When I heard Pema Chodron speak these words “Fail. Fail again. Fail Better.” in her interview with Oprah on Super Soul Sunday a couple weeks ago I felt chills run through me. There was that deep knowing that she was right – this was a path to greater freedom – AND there was the horror in me at the idea of having a relationship with ‘failure’ as one I might want to really nurture.
She spoke about failure with such a light touch! In fact, she was referring to a graduation speech she’d given earlier this year where “Fail. Fail again. Fail better.” was the title. That’s not your usual focus when addressing a group of young people heading out into the world, but part of me knew this wise woman was right! Her powerful book When Things Fall Apart – Heart Advice for Difficult Times has for years been in my collection of favourite books.
As she continued, some of her words felt really familiar – you’ve probably heard me say similar things here, still, I took notes as I listened!
She said things like “The most important skill for going out into the world is the skill of knowing how to hold the pain of things happening that you don’t really want to be happening.”
She invited us to engage in “Training to be able to welcome or allow that kind of unwanted feeling – that pain, the rawness of vulnerability.”
She reminded us that when “something terrible is happening, it’s an opportunity. Something new is going to coming out of this … a whole new much more open place.”
Though we may like to pretend it isn’t so, as humans we all know that at some point our lives will fall apart.
Breathing in the unwanted is something I’m really familiar with. In fact over the last few eNews articles, including the one where I shared the Practical Steps in Coming Back Home to Ourselves, that’s been our focus.
But as I heard her speak that day there were some other words that felt deeply resonant “The richness of life includes the whole tapestry.”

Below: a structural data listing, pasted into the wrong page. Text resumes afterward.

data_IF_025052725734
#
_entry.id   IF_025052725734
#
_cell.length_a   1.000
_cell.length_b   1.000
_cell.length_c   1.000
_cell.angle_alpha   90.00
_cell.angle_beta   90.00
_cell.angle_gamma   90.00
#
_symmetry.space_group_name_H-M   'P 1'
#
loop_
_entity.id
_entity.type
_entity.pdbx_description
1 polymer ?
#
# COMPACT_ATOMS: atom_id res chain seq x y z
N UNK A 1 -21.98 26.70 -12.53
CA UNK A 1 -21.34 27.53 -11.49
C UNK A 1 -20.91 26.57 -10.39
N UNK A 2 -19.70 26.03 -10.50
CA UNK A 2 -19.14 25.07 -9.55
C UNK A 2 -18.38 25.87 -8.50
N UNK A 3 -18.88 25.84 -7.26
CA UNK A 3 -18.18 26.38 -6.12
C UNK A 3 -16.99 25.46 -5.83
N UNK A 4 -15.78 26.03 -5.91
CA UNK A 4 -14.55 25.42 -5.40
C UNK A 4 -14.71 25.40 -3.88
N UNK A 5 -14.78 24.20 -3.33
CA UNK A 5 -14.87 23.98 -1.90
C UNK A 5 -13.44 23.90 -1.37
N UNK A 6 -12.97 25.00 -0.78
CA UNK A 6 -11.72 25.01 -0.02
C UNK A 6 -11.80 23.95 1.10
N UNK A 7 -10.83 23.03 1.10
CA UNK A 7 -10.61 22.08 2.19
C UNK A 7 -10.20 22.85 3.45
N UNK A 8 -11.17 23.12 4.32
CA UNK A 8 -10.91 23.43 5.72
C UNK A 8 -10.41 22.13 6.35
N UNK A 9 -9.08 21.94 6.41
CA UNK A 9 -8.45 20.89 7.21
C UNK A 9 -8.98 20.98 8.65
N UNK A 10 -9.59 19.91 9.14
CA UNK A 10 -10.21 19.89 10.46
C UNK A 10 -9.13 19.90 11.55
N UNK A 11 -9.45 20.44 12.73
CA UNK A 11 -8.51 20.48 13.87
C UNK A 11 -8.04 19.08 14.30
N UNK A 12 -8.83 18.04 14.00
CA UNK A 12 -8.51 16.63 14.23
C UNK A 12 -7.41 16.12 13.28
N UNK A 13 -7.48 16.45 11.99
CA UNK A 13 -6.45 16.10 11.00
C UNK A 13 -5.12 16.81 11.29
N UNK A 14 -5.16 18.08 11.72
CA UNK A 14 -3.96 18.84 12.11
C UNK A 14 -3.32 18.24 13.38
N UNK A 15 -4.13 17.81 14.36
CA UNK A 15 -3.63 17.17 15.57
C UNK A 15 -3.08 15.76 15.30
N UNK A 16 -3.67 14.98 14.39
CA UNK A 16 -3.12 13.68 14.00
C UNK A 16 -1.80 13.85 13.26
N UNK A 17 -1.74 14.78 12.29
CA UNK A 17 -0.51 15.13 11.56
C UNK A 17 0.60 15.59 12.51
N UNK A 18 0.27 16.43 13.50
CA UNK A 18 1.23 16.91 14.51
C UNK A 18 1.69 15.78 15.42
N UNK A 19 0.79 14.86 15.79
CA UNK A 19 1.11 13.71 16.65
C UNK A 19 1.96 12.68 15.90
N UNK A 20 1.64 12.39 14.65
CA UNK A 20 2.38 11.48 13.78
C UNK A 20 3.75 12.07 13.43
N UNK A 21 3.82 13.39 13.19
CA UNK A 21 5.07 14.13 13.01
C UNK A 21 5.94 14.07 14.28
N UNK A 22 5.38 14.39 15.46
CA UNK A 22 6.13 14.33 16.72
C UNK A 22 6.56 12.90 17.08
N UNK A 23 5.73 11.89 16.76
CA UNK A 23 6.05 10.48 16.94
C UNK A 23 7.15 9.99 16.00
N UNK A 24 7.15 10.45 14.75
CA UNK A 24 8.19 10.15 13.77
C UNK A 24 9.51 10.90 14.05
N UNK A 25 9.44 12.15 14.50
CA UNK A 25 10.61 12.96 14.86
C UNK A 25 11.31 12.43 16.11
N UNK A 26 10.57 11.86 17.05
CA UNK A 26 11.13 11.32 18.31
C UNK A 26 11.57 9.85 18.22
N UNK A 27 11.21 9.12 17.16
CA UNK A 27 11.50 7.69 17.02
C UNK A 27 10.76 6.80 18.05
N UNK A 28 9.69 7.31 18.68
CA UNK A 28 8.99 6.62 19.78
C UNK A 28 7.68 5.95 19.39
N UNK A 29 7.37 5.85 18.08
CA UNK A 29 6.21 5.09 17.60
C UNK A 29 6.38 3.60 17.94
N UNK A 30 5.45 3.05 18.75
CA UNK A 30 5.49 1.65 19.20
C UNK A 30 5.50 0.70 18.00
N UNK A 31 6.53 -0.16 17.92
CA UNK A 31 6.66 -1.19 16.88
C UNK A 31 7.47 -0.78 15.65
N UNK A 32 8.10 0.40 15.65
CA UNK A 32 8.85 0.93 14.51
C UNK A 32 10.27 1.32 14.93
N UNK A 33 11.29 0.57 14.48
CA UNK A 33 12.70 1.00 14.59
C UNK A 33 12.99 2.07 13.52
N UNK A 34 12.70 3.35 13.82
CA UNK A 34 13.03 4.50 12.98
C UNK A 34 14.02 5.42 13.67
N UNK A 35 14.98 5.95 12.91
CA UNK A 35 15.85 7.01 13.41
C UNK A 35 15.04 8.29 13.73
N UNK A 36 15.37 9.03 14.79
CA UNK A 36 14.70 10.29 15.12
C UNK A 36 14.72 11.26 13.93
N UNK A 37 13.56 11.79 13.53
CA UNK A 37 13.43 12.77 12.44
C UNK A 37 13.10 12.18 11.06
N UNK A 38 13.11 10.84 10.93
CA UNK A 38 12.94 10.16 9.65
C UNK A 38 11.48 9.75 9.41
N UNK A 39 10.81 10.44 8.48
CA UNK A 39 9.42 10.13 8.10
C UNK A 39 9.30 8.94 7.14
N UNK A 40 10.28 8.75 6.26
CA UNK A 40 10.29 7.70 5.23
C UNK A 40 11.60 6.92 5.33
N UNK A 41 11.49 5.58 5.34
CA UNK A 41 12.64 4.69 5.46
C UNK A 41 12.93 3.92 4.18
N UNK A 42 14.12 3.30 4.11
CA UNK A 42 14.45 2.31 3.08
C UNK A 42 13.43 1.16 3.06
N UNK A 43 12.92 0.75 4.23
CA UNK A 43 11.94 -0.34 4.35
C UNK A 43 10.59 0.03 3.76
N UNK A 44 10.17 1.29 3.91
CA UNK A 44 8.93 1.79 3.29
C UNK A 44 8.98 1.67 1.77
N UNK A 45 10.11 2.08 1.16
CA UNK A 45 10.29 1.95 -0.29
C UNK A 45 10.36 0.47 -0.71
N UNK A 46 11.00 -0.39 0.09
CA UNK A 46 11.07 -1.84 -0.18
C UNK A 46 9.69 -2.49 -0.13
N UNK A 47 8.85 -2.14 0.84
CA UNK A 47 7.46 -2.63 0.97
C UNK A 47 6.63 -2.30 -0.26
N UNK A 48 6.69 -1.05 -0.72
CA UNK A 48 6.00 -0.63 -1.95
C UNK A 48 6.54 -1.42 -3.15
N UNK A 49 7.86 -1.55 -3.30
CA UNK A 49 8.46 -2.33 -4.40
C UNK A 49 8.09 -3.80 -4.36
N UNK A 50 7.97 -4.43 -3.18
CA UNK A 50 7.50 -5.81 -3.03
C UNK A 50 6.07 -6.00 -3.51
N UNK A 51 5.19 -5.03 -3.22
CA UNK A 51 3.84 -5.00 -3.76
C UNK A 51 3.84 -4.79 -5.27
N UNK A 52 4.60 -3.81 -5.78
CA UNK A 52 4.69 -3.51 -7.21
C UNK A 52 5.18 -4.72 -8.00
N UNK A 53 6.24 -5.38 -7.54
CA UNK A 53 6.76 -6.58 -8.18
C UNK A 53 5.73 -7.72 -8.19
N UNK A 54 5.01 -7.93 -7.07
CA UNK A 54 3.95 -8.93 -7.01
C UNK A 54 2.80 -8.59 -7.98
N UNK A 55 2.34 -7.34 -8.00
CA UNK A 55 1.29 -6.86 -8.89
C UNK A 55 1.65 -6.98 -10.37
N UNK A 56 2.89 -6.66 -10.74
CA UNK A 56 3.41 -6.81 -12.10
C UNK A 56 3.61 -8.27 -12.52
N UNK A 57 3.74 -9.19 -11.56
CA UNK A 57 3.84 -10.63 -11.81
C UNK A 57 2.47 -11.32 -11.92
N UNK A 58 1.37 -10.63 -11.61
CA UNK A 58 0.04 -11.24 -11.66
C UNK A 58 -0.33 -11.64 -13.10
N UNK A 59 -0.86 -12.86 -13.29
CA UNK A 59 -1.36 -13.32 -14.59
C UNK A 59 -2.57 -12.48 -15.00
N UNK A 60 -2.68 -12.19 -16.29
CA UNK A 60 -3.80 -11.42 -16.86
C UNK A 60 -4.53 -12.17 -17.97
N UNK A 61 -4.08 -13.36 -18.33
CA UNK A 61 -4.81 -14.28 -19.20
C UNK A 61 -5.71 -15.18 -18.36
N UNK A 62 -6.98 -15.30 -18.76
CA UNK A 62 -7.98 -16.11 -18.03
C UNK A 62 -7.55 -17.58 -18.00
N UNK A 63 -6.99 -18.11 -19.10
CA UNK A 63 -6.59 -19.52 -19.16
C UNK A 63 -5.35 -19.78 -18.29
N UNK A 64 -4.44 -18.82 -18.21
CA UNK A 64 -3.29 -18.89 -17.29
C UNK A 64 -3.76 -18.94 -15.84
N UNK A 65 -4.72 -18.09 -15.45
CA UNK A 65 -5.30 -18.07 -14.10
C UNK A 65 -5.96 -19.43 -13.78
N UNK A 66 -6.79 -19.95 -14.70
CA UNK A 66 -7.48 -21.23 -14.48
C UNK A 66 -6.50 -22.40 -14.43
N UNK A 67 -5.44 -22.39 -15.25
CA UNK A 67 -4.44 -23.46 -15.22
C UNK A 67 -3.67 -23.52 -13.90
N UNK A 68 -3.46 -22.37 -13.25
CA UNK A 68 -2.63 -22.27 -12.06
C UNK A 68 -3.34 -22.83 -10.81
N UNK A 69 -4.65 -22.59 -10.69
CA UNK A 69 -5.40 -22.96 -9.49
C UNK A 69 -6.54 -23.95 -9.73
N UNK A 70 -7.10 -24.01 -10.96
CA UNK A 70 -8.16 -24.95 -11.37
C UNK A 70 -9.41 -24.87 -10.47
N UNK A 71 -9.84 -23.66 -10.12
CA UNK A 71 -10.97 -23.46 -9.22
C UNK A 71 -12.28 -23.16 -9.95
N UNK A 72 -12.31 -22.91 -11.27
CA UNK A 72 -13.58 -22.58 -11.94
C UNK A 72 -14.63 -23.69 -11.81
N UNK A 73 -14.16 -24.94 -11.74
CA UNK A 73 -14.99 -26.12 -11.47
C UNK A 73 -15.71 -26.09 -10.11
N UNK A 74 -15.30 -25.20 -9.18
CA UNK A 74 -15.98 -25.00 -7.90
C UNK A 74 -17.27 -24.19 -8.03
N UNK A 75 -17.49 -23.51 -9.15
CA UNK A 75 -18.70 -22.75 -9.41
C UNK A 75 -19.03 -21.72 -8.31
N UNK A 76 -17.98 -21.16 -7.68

That notion echoed these words from her book “The healing comes from letting there be room for all of this to happen: room for grief, for relief, for misery, for joy.”
She also said “To be fully alive, fully human, and completely awake is to be continually thrown out of the nest. To live fully is to be always in no-man’s-land, to experience each moment as completely new and fresh.”
As I’ve sat with all this, I’ve felt ‘thrown out of the nest’ and seen things in a completely new light. I’ve often called this a ‘panda moment’ – referring to this image on a magnet that’s been on my fridge for years.
Failure is NOT something I’ve had a comfortable relationship with! In fact I’ve recently recognized that (in an unconscious attempt to stave off the terrible consequences I feared would be the result) I’ve not just trying to avoid failure, I’ve been driven by the need to be perfect.
Instead of having it be there as a background to everything I do, I’m beginning to notice it – how cool! I’m breathing deeply, soothing the part of me that’s been tight and anxious – afraid of the other shoe dropping if I be any less vigilant and let down my guard.
A whole new vista of honouring my humanity and allowing the way I am now to be enough is opening up. And within that, the possibility for the part of the tapestry that includes joy, lightness, fun, relaxation and delight to be more present in my life. It feels like I’m just taking baby steps in discovering what this means, and in learning to take these new steps, I’m open to falling (or being less than perfect, or even failure) here too.
For me, this is what it looks like to Fail. Fail again. Fail better. What about you? What’s your relationship with failure been like? And what might it look like for you to learn to fail even better? Have you had any ‘panda moment’ experiences recently? What possibilities might open up for you in this? I’d love to hear from you!